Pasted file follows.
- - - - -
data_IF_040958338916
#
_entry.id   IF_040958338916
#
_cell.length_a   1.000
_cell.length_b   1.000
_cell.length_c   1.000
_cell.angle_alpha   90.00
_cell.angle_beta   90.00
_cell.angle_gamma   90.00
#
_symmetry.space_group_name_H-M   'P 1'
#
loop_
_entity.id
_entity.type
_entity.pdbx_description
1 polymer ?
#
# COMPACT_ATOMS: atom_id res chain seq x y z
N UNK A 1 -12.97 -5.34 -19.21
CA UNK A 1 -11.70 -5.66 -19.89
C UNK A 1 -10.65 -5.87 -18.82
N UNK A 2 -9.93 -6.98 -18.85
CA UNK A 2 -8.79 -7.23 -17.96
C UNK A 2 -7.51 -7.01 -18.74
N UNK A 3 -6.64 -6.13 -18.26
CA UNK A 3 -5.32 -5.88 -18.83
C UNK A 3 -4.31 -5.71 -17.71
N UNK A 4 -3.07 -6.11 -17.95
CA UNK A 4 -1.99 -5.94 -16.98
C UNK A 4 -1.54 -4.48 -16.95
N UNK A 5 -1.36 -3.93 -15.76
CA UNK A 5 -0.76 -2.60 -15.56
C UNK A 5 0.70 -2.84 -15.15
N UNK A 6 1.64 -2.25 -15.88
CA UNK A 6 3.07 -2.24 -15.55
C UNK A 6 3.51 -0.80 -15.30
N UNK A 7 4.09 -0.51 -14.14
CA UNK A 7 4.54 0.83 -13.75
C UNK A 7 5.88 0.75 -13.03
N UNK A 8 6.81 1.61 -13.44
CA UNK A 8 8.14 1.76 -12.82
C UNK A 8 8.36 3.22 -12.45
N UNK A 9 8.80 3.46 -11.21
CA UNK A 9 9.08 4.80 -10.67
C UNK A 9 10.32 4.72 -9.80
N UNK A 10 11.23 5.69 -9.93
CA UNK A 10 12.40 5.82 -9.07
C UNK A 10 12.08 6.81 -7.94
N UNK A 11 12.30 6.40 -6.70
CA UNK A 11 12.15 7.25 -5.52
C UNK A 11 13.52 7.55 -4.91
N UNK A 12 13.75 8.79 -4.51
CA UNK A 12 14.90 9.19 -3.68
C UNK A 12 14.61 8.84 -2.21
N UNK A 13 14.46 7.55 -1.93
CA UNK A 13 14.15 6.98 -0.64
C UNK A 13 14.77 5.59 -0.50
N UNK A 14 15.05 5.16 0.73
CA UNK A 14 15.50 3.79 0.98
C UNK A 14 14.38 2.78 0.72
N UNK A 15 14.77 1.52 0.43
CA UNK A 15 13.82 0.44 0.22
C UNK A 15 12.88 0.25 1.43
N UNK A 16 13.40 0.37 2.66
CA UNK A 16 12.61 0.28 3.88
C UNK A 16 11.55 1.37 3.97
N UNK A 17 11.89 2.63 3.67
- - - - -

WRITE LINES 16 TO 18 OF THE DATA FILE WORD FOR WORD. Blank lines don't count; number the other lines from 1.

_entity.type
_entity.pdbx_description
1 polymer ?